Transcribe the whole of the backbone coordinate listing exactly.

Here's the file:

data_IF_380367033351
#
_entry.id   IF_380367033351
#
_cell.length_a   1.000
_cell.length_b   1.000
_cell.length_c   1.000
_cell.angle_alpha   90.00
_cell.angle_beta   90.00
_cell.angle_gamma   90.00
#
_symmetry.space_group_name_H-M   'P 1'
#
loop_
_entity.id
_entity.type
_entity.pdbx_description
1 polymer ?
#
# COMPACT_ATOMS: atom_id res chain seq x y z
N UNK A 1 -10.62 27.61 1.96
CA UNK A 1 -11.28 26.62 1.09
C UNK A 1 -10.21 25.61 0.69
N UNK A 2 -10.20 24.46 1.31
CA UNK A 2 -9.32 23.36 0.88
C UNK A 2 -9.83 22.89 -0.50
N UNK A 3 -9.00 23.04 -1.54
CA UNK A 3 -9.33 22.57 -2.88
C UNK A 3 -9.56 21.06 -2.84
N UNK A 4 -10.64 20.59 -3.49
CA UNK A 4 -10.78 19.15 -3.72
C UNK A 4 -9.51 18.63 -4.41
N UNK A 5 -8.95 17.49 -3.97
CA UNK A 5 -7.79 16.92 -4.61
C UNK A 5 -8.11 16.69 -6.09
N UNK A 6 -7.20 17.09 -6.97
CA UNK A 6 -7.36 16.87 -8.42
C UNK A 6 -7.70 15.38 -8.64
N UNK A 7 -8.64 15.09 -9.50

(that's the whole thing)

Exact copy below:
data_IF_380367033351
#
_entry.id   IF_380367033351
#
_cell.length_a   1.000
_cell.length_b   1.000
_cell.length_c   1.000
_cell.angle_alpha   90.00
_cell.angle_beta   90.00
_cell.angle_gamma   90.00
#
_symmetry.space_group_name_H-M   'P 1'
#
loop_
_entity.id
_entity.type
_entity.pdbx_description
1 polymer ?
#
# COMPACT_ATOMS: atom_id res chain seq x y z
N UNK A 1 -10.62 27.61 1.96
CA UNK A 1 -11.28 26.62 1.09
C UNK A 1 -10.21 25.61 0.69
N UNK A 2 -10.20 24.46 1.31
CA UNK A 2 -9.32 23.36 0.88
C UNK A 2 -9.83 22.89 -0.50
N UNK A 3 -9.00 23.04 -1.54
CA UNK A 3 -9.33 22.57 -2.88
C UNK A 3 -9.56 21.06 -2.84
N UNK A 4 -10.64 20.59 -3.49
CA UNK A 4 -10.78 19.15 -3.72
C UNK A 4 -9.51 18.63 -4.41
N UNK A 5 -8.95 17.49 -3.97
CA UNK A 5 -7.79 16.92 -4.61
C UNK A 5 -8.11 16.69 -6.09
N UNK A 6 -7.20 17.09 -6.97
CA UNK A 6 -7.36 16.87 -8.42
C UNK A 6 -7.70 15.38 -8.64
N UNK A 7 -8.64 15.09 -9.50